Battle against the elements


3 & 4 January 2025


<14 HR




Main / O / R / Cars / Motorcycles / Sidecars


Around 185 miles


Haynes International Motor Museum, Sparkford


The Passage House Inn, Kingsteignton, Devon


5 October 2024


17 November 2024

Exeter Trial map


1: Normans Hump & Clinton / 2: Stretes / 3: Tillerton Steep / 4: Fingle Hill / 5: Simms Hill/ 6: Slippery Sam

A challenging long distance trial that takes in some of England’s most historic unsealed roads.

Add the unpredictability of extreme winter weather and the Exeter Trial has become a true test of grit for man, woman and machine.



Originally promoted in 1910 as a London to Exeter (and back) reliability trial, the Exeter Trial (as it came to be known from 1935) is the newest of our ‘big three’ events, and was initially held on Boxing Day.

Now held in early January, the event is an opportunity for motorists to test their grit against the prevailing conditions on historic unsealed roads, arguably making it the most authentic of our events to its heritage.

The start for all competitors will be from Haynes International Motor Museum in Sparkford, where vehicle scrutineering and eligibility checks will be carried out.

The finish is at the Passage House Hotel, Kingsteington, near Newton Abbott.


Main trial competitors

After departing Haynes there will be a ‘handbrake test’ for all car competitors followed by an observed test at Windwhistle near Chard. Then proceed on to Underdown section held in private woodland near the A30. There is an opportunity to refuel in Musbury, where the garage opens especially for our event. Night sections continue with Norman’s Hump and Clinton two tricky hills located within a mile of Hangman’s Stone. Norman’s Hump and Clinton are straight climbs on firm forestry tracks, though their restarts are held in their muddiest parts, so vehicle positioning is crucial in order to preclude failure. Shortly after Clinton comes the twisty climb at Waterloo, then on to a Historic Hill brought back into use this year, first used in 1929 a steep woodland climb followed by Stretes and quickly nearby to the Core Hill observed test, which is held on an unsealed public road usually closed to motor vehicles. Then across the River Otter towards a well-earned Barn breakfast at the Greendale Farm Shop.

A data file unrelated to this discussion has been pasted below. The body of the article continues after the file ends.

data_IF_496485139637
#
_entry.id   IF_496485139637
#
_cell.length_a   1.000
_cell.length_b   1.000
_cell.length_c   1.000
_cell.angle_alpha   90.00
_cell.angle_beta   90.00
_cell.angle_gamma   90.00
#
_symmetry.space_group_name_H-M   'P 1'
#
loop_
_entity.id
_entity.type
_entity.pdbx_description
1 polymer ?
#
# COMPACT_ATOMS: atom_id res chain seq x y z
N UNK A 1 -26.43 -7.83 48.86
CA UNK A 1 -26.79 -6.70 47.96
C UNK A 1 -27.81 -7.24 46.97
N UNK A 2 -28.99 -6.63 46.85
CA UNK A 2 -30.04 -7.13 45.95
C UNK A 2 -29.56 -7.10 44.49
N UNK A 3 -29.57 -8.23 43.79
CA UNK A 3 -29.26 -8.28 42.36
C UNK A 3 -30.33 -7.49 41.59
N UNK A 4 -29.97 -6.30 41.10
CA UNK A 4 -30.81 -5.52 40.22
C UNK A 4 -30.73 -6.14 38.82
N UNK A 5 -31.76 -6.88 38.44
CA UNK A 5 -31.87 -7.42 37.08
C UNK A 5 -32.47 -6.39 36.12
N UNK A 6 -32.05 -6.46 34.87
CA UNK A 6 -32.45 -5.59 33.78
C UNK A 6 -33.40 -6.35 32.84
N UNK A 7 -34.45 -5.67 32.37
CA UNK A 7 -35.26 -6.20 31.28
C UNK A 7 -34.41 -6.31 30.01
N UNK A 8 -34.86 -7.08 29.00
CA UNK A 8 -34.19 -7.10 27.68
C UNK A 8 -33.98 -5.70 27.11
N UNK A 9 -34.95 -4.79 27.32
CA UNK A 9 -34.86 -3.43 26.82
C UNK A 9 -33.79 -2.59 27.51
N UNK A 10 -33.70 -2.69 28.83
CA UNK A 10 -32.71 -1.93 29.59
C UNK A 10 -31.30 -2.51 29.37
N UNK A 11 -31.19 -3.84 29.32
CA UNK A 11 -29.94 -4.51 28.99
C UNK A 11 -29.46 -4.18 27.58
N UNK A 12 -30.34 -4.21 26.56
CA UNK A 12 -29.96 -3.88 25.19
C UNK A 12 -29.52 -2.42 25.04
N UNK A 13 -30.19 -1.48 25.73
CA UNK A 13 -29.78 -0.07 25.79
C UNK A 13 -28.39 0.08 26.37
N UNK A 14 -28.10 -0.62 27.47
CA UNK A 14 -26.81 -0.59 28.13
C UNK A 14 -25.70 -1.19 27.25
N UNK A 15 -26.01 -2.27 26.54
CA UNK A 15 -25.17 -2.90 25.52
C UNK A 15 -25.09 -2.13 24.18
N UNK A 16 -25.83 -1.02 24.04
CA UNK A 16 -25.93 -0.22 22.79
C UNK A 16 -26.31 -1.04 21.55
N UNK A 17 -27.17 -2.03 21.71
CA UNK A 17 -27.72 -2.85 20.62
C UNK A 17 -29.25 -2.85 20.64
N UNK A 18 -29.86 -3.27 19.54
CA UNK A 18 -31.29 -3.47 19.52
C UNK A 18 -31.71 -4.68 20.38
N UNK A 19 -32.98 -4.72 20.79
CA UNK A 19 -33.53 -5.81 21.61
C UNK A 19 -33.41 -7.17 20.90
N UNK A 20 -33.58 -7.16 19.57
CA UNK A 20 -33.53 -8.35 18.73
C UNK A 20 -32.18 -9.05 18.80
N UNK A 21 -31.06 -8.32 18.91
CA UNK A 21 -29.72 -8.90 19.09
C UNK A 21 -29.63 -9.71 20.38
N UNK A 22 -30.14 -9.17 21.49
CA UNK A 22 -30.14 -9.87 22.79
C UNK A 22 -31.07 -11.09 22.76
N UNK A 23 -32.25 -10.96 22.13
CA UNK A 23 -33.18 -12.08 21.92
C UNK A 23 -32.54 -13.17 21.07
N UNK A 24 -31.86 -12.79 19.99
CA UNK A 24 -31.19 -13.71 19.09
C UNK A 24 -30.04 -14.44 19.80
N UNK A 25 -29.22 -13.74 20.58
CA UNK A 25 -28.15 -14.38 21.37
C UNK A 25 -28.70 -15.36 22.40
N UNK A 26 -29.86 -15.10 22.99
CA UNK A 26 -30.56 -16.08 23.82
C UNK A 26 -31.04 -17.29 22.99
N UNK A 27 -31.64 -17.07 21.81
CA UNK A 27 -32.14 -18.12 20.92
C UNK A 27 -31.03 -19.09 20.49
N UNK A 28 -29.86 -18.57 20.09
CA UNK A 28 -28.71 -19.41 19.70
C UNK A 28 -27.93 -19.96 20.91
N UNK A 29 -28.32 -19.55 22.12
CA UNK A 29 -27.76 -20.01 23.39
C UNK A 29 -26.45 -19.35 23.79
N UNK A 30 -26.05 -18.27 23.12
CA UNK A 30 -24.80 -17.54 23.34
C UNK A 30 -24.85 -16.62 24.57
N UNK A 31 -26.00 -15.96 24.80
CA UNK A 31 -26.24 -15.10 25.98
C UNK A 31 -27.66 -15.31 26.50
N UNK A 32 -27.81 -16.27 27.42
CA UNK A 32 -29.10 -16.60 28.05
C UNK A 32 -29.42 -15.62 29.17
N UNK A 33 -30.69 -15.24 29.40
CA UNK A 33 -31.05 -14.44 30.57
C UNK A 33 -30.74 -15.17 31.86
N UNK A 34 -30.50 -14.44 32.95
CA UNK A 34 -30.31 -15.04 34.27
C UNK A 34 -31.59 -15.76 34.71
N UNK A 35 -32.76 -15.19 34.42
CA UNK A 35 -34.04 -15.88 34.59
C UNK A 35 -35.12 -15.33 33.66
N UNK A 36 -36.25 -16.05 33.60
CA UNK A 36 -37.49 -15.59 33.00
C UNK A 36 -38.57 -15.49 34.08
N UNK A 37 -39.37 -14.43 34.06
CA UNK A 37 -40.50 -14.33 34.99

Dawn will greet most competitors shortly after they leave Greendale breakfast halt. Next comes Tillerton Steep near Cheriton Bishop – a memorable and historic climb requiring a good deal of momentum. Soon comes Fingle Hill – a winding, stone hill road of nearly one mile in length, which has earned its reputation as one of the most atmospheric sections in the event. Fingle is followed by Wooston Steep, but some classes will be directed to Seamans Borough. Both are dirt forest track, which quickly saps momentum from slower motorists.

The route now in the Dartmoor National Park traverses around Bovey Tracey towards the village of Ilsington. Before entering the village however first observed section to negotiate is Tipley, a wet, cambered and rocky climb shortly followed by Donkey Trot section, an unassuming track that looks too easy but be warned. After refreshments at Ilsington Village Hall comes the section for which the trial has become famous – Simms Hill. Simms is a one-in-three (and a half) gradient slab of rock which attracts vocal spectators in their hundreds – most of which will arrive in time to see the first motorcycles and depart only when the final cars have passed through. Many MCC members will have their preferred method for Simms, but without both initial traction and a good turn of speed any choice of line becomes moot. Competitors with a medal chance at this point will be understandably nervous as they approach Slippery Sam – the final section. This twisting, muddy climb is a worthy final test and car drivers in particular will need to choose their lines wisely around its hairpin bends in order to conserve momentum.